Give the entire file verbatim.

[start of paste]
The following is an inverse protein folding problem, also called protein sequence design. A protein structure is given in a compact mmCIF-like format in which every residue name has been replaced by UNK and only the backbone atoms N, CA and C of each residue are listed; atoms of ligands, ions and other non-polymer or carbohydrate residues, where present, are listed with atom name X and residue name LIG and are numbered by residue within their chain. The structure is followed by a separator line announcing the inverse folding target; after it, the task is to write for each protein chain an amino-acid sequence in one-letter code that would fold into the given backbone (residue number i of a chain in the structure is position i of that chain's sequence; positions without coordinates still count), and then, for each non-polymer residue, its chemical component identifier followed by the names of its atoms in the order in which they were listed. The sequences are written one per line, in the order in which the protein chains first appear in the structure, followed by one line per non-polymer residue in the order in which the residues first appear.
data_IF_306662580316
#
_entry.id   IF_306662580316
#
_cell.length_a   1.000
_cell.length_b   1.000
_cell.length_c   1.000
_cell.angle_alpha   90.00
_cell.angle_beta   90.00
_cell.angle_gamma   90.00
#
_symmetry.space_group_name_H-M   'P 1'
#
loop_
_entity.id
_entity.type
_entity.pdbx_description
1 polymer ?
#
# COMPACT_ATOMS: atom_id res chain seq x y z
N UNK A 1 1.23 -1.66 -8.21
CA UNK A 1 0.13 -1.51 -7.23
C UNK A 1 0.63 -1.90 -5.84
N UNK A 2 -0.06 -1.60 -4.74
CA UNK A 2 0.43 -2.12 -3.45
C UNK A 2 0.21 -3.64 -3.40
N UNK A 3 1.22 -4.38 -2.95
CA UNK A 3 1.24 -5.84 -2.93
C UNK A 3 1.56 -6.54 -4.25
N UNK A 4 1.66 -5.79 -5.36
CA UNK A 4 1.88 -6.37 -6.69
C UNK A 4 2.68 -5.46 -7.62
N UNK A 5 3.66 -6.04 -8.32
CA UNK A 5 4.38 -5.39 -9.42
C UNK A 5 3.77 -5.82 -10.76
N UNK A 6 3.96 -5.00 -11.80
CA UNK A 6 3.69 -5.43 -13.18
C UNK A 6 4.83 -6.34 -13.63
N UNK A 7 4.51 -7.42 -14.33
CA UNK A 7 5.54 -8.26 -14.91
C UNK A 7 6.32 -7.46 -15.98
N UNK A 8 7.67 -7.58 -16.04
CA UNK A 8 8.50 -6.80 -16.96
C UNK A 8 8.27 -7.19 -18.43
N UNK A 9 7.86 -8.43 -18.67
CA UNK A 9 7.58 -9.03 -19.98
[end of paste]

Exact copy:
The following is an inverse protein folding problem, also called protein sequence design. A protein structure is given in a compact mmCIF-like format in which every residue name has been replaced by UNK and only the backbone atoms N, CA and C of each residue are listed; atoms of ligands, ions and other non-polymer or carbohydrate residues, where present, are listed with atom name X and residue name LIG and are numbered by residue within their chain. The structure is followed by a separator line announcing the inverse folding target; after it, the task is to write for each protein chain an amino-acid sequence in one-letter code that would fold into the given backbone (residue number i of a chain in the structure is position i of that chain's sequence; positions without coordinates still count), and then, for each non-polymer residue, its chemical component identifier followed by the names of its atoms in the order in which they were listed. The sequences are written one per line, in the order in which the protein chains first appear in the structure, followed by one line per non-polymer residue in the order in which the residues first appear.
data_IF_306662580316
#
_entry.id   IF_306662580316
#
_cell.length_a   1.000
_cell.length_b   1.000
_cell.length_c   1.000
_cell.angle_alpha   90.00
_cell.angle_beta   90.00
_cell.angle_gamma   90.00
#
_symmetry.space_group_name_H-M   'P 1'
#
loop_
_entity.id
_entity.type
_entity.pdbx_description
1 polymer ?
#
# COMPACT_ATOMS: atom_id res chain seq x y z
N UNK A 1 1.23 -1.66 -8.21
CA UNK A 1 0.13 -1.51 -7.23
C UNK A 1 0.63 -1.90 -5.84
N UNK A 2 -0.06 -1.60 -4.74
CA UNK A 2 0.43 -2.12 -3.45
C UNK A 2 0.21 -3.64 -3.40
N UNK A 3 1.22 -4.38 -2.95
CA UNK A 3 1.24 -5.84 -2.93
C UNK A 3 1.56 -6.54 -4.25
N UNK A 4 1.66 -5.79 -5.36
CA UNK A 4 1.88 -6.37 -6.69
C UNK A 4 2.68 -5.46 -7.62
N UNK A 5 3.66 -6.04 -8.32
CA UNK A 5 4.38 -5.39 -9.42
C UNK A 5 3.77 -5.82 -10.76
N UNK A 6 3.96 -5.00 -11.80
CA UNK A 6 3.69 -5.43 -13.18
C UNK A 6 4.83 -6.34 -13.63
N UNK A 7 4.51 -7.42 -14.33
CA UNK A 7 5.54 -8.26 -14.91
C UNK A 7 6.32 -7.46 -15.98
N UNK A 8 7.67 -7.58 -16.04
CA UNK A 8 8.50 -6.80 -16.96
C UNK A 8 8.27 -7.19 -18.43
N UNK A 9 7.86 -8.43 -18.67
CA UNK A 9 7.58 -9.03 -19.98